Staphylococcus Aureus Pneumonia: Emergence of MRSA in the Community

Suzanne F. Bradley, MD


Semin Respir Crit Care Med. 2005;26(6):643-649. 

In This Article

Lessons from Staphylococcal Pneumonia: What was Old is New Again

The demography and clinical presentation of staphylococcal pneumonia have continuously changed since its initial description in the late 19th and early 20th centuries. In young, healthy military personnel during World War I, vivid descriptions of postinfluenza staphylococcal pneumonia included "dirty salmon-pink anchovy sauce" purulent sputum, lack of signs of consolidation, and inflammation followed by "cherry-red indigo-blue cyanosis" and a progression to death so rapid that the patients were frequently unaware of its approach.[19] Others described remitting fever, tachypnea out of proportion with clinical findings, pleuritic chest pain, and normal chest roentgenographic findings in the first 24 to 48 hours.[20] In those patients, autopsy findings frequently revealed hemorrhage and microabscess formation. If the patient survived 4 to 5 days, clinical findings of bronchopneumonia ensued, microabscesses coalesced into cavitary lesions, and pneumatoceles, empyemas, bronchopleural fistulae, pyopneumothoraces, and pulmonary gangrene were found.[20,21] In the preantibiotic era, mortality rates approached 80 to 90%.[13,19,20]

In the 1950s, sporadic cases of staphylococcal pneumonia were increasingly described in very young infants < 6 months and among adults without prior influenza infection. These adults typically had predisposing cardiopulmonary disease, alcoholism, or diabetes and acquired their infection primarily in hospital. The clinical presentation was often more insidious and less explosive than previously described.[13,20,22,23,24] In that postantibiotic era, mortality rates ranged from 12 to 15% in children, 20% in young adults, 30 to 50% postinfluenza, and 84% in patients with bacteremic primary pneumonia.[13,14,23,25]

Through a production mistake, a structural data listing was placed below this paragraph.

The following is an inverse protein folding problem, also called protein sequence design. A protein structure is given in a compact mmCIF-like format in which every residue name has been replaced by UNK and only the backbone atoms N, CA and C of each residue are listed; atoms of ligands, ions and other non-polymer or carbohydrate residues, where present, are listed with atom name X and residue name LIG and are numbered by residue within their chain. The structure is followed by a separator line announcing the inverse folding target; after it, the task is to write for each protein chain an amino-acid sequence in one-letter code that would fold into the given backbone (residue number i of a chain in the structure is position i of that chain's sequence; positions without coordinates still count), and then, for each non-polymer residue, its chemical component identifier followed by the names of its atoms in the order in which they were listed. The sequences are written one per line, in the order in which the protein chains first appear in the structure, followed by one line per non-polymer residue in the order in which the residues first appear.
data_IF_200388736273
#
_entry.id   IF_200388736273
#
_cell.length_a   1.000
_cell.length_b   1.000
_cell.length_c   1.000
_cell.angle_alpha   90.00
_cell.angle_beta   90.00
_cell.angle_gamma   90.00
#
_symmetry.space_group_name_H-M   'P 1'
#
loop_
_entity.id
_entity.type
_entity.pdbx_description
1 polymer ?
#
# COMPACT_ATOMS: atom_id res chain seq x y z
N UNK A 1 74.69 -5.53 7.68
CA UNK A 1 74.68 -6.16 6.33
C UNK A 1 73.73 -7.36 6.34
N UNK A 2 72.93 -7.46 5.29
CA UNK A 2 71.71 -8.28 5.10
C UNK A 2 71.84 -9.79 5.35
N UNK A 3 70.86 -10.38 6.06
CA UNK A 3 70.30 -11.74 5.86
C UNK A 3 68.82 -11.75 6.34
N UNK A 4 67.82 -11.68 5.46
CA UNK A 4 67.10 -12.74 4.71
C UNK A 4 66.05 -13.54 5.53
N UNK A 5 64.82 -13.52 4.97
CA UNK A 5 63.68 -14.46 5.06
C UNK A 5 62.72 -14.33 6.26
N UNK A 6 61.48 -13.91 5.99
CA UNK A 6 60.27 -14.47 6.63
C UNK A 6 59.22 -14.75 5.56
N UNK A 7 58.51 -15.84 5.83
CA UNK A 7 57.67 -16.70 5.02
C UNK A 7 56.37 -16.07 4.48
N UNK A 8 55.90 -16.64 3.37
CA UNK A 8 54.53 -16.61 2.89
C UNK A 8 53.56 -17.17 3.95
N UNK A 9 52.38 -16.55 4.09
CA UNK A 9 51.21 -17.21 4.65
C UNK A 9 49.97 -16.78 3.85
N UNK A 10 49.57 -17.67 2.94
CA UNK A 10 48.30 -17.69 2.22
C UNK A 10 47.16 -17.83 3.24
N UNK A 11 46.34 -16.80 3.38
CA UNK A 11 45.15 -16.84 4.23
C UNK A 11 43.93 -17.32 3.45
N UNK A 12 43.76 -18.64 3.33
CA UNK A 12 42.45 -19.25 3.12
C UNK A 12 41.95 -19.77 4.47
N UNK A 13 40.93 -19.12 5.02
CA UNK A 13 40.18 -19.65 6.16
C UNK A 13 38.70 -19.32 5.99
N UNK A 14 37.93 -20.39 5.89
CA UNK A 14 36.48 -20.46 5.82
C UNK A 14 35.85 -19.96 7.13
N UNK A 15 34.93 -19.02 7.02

It was also noted that not all patients with staphylococcal pneumonia had primary infection following inhalation or aspiration. Some patients developed secondary staphylococcal infection of the respiratory tract following hematogenous dissemination from another site such as SSTI or as a consequence of right-sided endocarditis.[20,26,27,28] These secondary staphylococcal pneumonia cases were also less severe than primary pneumonia cases associated with influenza.

Has the emergence of HA-MRSA altered the epidemiology and clinical presentation of staphylococcal pneumonia? Studies that have compared the clinical presentation and outcome of HA-MRSA pneumonia versus MSSA cases have been infrequent.[29,30,31,32] In one series of ventilator-associated pneumonia (VAP), patients with MRSA were more likely to have bacteremia and had greater mortality than patients with MSSA pneumonia.[32] However, a more recent study of bacteremic primary pneumonia found no differences in clinical presentation, radiological findings, or complications between the two organisms, even though MSSA patients were younger and had fewer predisposing illnesses.[31] So the increasing prevalence of HA-MRSA strains alone has not had a convincing impact on the changing demography and increased virulence seen in staphylococcal pneumonia.

Reports of severe necrotizing pneumonia due to CA-MRSA have been described in the United States and France.[10,33,34,35,36,37] Further characterization of some isolates confirmed the presence of SSCmecIV and the USA300 PFGE type.[10,11,33,34] Some of these respiratory infections have been associated with toxic shock, hemoptysis, respiratory failure, purpura fulminans, and recent influenza infection.[10,33,34,36,38,39,40] Despite the availability of antibiotics, the clinical presentation of these infections in young healthy patients is reminiscent of the infections seen in the early part of the 20th century. What has changed?


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